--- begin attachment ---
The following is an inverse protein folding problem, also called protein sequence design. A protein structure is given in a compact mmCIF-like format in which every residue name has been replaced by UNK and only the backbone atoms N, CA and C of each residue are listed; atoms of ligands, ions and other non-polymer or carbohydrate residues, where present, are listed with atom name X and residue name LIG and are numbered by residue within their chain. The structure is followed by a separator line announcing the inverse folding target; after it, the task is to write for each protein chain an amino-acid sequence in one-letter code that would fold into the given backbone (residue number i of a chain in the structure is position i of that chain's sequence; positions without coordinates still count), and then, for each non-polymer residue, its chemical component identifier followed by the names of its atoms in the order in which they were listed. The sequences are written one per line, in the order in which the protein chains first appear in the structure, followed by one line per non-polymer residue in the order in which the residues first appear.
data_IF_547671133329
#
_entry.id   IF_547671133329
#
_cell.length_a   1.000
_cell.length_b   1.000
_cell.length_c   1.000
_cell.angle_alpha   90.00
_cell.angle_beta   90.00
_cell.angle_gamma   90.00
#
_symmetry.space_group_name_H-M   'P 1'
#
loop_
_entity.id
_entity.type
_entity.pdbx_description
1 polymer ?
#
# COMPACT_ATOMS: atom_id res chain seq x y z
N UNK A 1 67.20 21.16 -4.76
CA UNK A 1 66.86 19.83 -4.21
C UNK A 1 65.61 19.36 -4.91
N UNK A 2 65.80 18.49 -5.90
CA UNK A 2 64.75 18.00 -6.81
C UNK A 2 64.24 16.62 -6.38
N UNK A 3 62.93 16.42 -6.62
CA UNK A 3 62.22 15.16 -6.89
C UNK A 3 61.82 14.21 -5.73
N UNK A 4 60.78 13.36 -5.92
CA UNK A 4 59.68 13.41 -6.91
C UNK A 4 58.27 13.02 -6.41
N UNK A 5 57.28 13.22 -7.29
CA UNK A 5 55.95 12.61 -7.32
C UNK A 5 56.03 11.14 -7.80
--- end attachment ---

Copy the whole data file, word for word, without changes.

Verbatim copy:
The following is an inverse protein folding problem, also called protein sequence design. A protein structure is given in a compact mmCIF-like format in which every residue name has been replaced by UNK and only the backbone atoms N, CA and C of each residue are listed; atoms of ligands, ions and other non-polymer or carbohydrate residues, where present, are listed with atom name X and residue name LIG and are numbered by residue within their chain. The structure is followed by a separator line announcing the inverse folding target; after it, the task is to write for each protein chain an amino-acid sequence in one-letter code that would fold into the given backbone (residue number i of a chain in the structure is position i of that chain's sequence; positions without coordinates still count), and then, for each non-polymer residue, its chemical component identifier followed by the names of its atoms in the order in which they were listed. The sequences are written one per line, in the order in which the protein chains first appear in the structure, followed by one line per non-polymer residue in the order in which the residues first appear.
data_IF_547671133329
#
_entry.id   IF_547671133329
#
_cell.length_a   1.000
_cell.length_b   1.000
_cell.length_c   1.000
_cell.angle_alpha   90.00
_cell.angle_beta   90.00
_cell.angle_gamma   90.00
#
_symmetry.space_group_name_H-M   'P 1'
#
loop_
_entity.id
_entity.type
_entity.pdbx_description
1 polymer ?
#
# COMPACT_ATOMS: atom_id res chain seq x y z
N UNK A 1 67.20 21.16 -4.76
CA UNK A 1 66.86 19.83 -4.21
C UNK A 1 65.61 19.36 -4.91
N UNK A 2 65.80 18.49 -5.90
CA UNK A 2 64.75 18.00 -6.81
C UNK A 2 64.24 16.62 -6.38
N UNK A 3 62.93 16.42 -6.62
CA UNK A 3 62.22 15.16 -6.89
C UNK A 3 61.82 14.21 -5.73
N UNK A 4 60.78 13.36 -5.92
CA UNK A 4 59.68 13.41 -6.91
C UNK A 4 58.27 13.02 -6.41
N UNK A 5 57.28 13.22 -7.29
CA UNK A 5 55.95 12.61 -7.32
C UNK A 5 56.03 11.14 -7.80